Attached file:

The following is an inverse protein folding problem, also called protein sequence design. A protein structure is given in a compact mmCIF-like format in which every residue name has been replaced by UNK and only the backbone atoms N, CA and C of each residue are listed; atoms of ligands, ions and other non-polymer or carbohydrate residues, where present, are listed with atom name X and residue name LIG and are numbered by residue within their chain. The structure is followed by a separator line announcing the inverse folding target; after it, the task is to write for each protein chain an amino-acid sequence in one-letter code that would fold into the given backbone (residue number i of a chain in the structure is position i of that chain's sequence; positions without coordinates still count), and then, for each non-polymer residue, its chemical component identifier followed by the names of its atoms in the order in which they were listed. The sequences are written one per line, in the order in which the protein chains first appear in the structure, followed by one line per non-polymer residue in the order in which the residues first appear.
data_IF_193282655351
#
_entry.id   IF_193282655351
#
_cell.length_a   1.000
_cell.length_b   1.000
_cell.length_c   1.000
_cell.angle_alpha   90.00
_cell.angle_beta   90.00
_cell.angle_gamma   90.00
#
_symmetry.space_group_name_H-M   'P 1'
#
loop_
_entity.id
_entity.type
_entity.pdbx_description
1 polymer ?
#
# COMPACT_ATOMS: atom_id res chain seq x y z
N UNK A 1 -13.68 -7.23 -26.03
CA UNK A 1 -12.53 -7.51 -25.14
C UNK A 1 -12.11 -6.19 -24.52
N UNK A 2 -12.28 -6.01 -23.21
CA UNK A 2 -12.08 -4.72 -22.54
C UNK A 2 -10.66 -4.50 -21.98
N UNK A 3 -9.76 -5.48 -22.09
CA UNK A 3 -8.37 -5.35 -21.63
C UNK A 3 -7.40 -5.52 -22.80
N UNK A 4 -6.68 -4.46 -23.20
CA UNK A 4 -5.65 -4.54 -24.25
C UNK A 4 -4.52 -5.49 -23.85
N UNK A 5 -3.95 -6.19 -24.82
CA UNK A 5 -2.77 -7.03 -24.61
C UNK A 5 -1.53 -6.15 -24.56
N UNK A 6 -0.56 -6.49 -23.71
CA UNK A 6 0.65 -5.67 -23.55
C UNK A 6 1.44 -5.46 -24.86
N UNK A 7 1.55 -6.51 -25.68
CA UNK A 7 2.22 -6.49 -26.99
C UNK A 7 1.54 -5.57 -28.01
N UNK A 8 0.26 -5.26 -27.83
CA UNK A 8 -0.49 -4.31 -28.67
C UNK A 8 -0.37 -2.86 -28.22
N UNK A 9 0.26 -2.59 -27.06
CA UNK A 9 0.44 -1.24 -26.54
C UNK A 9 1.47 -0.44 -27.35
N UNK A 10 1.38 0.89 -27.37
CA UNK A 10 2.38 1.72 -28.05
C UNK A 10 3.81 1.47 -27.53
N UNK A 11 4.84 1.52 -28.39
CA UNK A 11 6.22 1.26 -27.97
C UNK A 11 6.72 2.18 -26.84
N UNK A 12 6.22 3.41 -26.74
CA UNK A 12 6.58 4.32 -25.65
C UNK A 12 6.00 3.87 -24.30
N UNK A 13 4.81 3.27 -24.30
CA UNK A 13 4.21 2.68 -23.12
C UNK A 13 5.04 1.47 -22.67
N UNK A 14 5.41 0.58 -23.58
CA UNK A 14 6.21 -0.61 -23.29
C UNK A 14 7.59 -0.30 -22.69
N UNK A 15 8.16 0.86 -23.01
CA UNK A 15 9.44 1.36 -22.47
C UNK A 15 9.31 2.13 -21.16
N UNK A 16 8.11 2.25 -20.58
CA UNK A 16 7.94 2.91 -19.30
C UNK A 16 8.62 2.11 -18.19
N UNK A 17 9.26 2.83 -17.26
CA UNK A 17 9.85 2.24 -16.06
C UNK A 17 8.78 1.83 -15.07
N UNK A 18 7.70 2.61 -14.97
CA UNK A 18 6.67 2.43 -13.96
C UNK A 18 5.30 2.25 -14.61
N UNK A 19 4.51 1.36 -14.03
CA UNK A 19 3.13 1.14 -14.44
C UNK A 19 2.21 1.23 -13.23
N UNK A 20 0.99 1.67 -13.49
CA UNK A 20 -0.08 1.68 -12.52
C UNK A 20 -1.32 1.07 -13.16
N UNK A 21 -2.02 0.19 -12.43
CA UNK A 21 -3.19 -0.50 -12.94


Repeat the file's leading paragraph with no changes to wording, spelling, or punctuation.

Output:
The following is an inverse protein folding problem, also called protein sequence design. A protein structure is given in a compact mmCIF-like format in which every residue name has been replaced by UNK and only the backbone atoms N, CA and C of each residue are listed; atoms of ligands, ions and other non-polymer or carbohydrate residues, where present, are listed with atom name X and residue name LIG and are numbered by residue within their chain. The structure is followed by a separator line announcing the inverse folding target; after it, the task is to write for each protein chain an amino-acid sequence in one-letter code that would fold into the given backbone (residue number i of a chain in the structure is position i of that chain's sequence; positions without coordinates still count), and then, for each non-polymer residue, its chemical component identifier followed by the names of its atoms in the order in which they were listed. The sequences are written one per line, in the order in which the protein chains first appear in the structure, followed by one line per non-polymer residue in the order in which the residues first appear.